Of para­mount sig­nif­i­cance is the fact that IF, on Putin’s orders (and we are to believe such) Rus­sia con­tin­ued to hack U.S. com­put­er sys­tems to influ­ence the elec­tion, Putin would have to have gone utter­ly mad. Those hacks would have pre­clud­ed any rap­proche­ment between Rus­sia and the Unit­ed States under a Pres­i­dent Trump. There is no indi­ca­tion that Putin went off the deep end.

Also augur­ing a pos­si­ble Third World War are two devel­op­ments in Syr­ia. Sey­mour Hersh pub­lished an arti­cle in Die Welt [13] reveal­ing that, not only was the April 4 alleged Sarin attack NOT a chem­i­cal weapons attack but there was wide­spread knowl­edge of this in Amer­i­can mil­i­tary and intel­li­gence cir­cles.

What did the intel­li­gence com­mu­ni­ty know about the attack? The Russ­ian and Syr­i­an air force had informed the US in advance of that airstrike that they had intel­li­gence that top lev­el lead­ers of Ahrar al-Sham and Jab­hat al-Nus­ra were meet­ing in that build­ing and they informed of the US of the attack plan in advance of the attack and that it was on a “high-val­ue” tar­get. And the attack involved the unusu­al use of a guid­ed bomb and Syria’s top pilots. ” . . . . Russ­ian and Syr­i­an intel­li­gence offi­cials, who coor­di­nate oper­a­tions close­ly with the Amer­i­can com­mand posts, made it clear that the planned strike on Khan Sheikhoun was spe­cial because of the high-val­ue tar­get. ‘It was a red-hot change. The mis­sion was out of the ordi­nary – scrub the sked,’ the senior advis­er told me. ‘Every oper­a­tions offi­cer in the region’ – in the Army, Marine Corps, Air Force, CIA and NSA – ‘had to know there was some­thing going on. The Rus­sians gave the Syr­i­an Air Force a guid­ed bomb and that was a rar­i­ty. They’re skimpy with their guid­ed bombs and rarely share them with the Syr­i­an Air Force. And the Syr­i­ans assigned their best pilot to the mis­sion, with the best wing­man.’ The advance intel­li­gence on the tar­get, as sup­plied by the Rus­sians, was giv­en the high­est pos­si­ble score inside the Amer­i­can com­mu­ni­ty. . . .”

Fol­low­ing the attack, US intel­li­gence con­clud­ed that there was no sarin gas attack, Assad wouldn’t have been that polit­i­cal­ly sui­ci­dal. The symp­toms of chem­i­cal poi­son­ing fol­low­ing the bomb­ing was like­ly due to a mix­ture of chlo­rine, fer­til­iz­ers, and oth­er chem­i­cals stored in the build­ing that was tar­get­ed by the Syr­i­an air­force cre­at­ed by sec­ondary explo­sions from the ini­tial bomb­ing” . . . ‘This was not a chem­i­cal weapons strike,’ the advis­er said. ‘That’s a fairy tale. . . .”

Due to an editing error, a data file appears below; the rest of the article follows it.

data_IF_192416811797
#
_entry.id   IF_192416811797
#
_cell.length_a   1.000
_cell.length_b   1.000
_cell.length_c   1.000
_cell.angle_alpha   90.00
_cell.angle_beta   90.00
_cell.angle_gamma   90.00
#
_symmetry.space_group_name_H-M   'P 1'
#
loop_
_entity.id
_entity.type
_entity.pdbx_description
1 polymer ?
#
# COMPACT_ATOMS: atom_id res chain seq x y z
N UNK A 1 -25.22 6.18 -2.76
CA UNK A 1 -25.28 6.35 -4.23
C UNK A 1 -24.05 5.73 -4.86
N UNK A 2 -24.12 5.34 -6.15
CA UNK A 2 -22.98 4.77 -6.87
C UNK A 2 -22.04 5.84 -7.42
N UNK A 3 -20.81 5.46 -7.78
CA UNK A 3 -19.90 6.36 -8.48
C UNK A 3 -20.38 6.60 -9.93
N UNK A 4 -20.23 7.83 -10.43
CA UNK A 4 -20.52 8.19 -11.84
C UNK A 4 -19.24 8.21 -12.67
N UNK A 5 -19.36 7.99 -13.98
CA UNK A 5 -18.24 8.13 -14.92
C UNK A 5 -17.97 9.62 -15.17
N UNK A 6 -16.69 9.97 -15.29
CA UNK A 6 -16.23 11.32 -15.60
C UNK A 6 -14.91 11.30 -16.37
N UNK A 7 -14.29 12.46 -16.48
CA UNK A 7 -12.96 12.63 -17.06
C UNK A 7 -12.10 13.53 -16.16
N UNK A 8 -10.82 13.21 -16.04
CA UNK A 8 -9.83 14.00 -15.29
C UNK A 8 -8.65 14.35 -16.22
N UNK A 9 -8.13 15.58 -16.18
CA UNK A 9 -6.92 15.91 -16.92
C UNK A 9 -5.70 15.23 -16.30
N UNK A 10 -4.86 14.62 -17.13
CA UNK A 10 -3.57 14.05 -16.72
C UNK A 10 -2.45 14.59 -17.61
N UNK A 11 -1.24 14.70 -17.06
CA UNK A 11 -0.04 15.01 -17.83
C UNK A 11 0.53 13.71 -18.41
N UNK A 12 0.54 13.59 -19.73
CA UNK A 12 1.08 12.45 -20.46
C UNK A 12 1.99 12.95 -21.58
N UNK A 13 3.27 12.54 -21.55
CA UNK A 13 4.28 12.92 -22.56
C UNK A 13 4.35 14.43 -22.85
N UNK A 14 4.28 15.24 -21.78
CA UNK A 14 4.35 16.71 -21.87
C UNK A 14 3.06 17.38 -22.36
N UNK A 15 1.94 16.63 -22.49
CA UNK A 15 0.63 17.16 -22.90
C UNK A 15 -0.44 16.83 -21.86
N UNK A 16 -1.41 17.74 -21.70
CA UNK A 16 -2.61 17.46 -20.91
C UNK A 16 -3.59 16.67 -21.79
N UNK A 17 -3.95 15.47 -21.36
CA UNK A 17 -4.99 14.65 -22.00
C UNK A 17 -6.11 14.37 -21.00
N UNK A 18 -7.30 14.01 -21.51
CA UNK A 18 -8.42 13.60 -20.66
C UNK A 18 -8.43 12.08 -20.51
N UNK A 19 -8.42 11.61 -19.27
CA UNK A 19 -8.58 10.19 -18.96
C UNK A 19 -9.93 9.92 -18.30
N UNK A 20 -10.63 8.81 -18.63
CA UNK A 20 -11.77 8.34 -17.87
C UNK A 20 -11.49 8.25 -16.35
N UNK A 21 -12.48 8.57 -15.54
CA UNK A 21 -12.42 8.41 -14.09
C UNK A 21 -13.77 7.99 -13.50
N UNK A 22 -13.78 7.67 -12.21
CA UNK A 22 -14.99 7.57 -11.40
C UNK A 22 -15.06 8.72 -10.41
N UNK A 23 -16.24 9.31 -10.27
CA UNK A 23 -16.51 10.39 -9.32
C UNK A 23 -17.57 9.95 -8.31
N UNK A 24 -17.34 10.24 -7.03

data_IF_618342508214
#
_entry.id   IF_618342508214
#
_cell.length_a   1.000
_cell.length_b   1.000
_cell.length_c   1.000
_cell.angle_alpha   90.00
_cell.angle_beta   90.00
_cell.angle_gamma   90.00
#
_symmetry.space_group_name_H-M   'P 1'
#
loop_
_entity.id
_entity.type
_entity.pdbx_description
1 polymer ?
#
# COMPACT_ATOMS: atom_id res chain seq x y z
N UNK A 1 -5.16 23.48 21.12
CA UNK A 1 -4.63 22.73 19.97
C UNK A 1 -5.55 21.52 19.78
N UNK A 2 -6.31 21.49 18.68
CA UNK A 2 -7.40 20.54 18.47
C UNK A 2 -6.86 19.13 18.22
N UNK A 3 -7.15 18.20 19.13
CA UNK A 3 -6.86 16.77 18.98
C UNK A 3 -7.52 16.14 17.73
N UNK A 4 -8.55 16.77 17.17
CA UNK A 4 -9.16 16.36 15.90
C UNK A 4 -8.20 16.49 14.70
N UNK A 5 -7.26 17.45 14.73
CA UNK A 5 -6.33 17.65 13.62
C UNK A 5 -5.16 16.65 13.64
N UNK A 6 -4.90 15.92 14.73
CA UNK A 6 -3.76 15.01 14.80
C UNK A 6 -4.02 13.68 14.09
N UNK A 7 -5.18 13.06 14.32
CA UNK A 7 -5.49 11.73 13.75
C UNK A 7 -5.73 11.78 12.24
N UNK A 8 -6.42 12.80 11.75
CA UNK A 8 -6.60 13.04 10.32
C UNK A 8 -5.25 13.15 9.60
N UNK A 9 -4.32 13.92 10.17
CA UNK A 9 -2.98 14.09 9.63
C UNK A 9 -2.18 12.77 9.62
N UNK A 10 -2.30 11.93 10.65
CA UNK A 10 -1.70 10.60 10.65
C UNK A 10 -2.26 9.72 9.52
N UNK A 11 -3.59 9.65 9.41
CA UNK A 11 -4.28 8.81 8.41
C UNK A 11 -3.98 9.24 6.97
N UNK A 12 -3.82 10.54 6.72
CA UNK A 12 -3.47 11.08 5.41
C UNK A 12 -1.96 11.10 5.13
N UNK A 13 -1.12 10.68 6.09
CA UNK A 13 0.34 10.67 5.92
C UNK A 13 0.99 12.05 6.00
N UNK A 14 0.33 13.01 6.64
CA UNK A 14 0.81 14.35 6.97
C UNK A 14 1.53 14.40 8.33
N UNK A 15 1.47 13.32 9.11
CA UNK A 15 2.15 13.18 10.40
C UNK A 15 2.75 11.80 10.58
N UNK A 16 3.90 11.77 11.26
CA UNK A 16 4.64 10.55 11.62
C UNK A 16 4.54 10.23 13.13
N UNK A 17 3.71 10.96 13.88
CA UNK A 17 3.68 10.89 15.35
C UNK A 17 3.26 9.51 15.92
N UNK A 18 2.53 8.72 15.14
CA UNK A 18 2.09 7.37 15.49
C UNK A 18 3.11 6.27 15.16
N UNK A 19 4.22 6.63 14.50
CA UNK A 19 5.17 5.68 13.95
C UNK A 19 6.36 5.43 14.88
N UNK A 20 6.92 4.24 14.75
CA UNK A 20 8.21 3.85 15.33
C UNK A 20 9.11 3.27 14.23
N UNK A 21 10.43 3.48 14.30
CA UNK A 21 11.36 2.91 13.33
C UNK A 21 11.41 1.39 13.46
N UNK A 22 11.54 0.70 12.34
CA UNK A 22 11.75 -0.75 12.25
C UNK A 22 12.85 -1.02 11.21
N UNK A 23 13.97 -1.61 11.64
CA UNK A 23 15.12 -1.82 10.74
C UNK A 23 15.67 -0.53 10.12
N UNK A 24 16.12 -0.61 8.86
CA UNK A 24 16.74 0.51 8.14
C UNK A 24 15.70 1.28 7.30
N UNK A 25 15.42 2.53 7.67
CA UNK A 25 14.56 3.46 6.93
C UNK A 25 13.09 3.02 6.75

The symp­toms of chem­i­cal poi­son­ing fol­low­ing the bomb­ing was like­ly due to a mix­ture of chlo­rine, fer­til­iz­ers, and oth­er chem­i­cals stored in the build­ing that was tar­get­ed by the Syr­i­an air­force cre­at­ed by sec­ondary explo­sions from the ini­tial bomb­ing” . . . . A Bomb Dam­age Assess­ment (BDA) by the U.S. mil­i­tary lat­er deter­mined that the heat and force of the 500-pound Syr­i­an bomb trig­gered a series of sec­ondary explo­sions that could have gen­er­at­ed a huge tox­ic cloud that began to spread over the town, formed by the release of the fer­til­iz­ers, dis­in­fec­tants and oth­er goods stored in the base­ment, its effect mag­ni­fied by the dense morn­ing air, which trapped the fumes close to the ground. . . .”

The behav­ior of the Trump admin­is­tra­tion was not only in direct con­flict with intel­li­gence on the attack, but rein­forced pro­pa­gan­da by some of the Al-Qae­da-linked jihadists the West has been using as proxy war­riors in Syr­ia and else­where:  ” . . . . The Salafists and jihadists got every­thing they want­ed out of their hyped-up Syr­i­an nerve gas ploy,’ the senior advis­er to the U.S. intel­li­gence com­mu­ni­ty told me, refer­ring to the flare up of ten­sions between Syr­ia, Rus­sia and Amer­i­ca. ‘The issue is, what if there’s anoth­er false flag sarin attack cred­it­ed to hat­ed Syr­ia? Trump has upped the ante and paint­ed him­self into a cor­ner with his deci­sion to bomb. And do not think these guys are not plan­ning the next faked attack. Trump will have no choice but to bomb again, and hard­er. He’s inca­pable of say­ing he made a mis­take.’ . . .”

Pro­gram High­lights Include: 

1. The Office of the Direc­tor of Nation­al Intel­li­gence had an “inter­est­ing” response to a Free­dom of Infor­ma­tion Act law­suit demand­ing the release of the clas­si­fied report giv­en to Pres­i­dent Oba­ma back in Jan­u­ary pur­port­ing to show the Russ­ian gov­ern­ment was behind the hacks. Accord­ing to the ODNI, the request­ed doc­u­ment would present a risk to human intel­li­gence sources by reveal­ing the com­par­a­tive weight giv­en to human vs tech­ni­cal evi­dence, risk­ing US sources and meth­ods. But the ODNI went fur­ther, sug­gest­ing that even releas­ing a ful­ly redact­ed doc­u­ment would present sim­i­lar risks!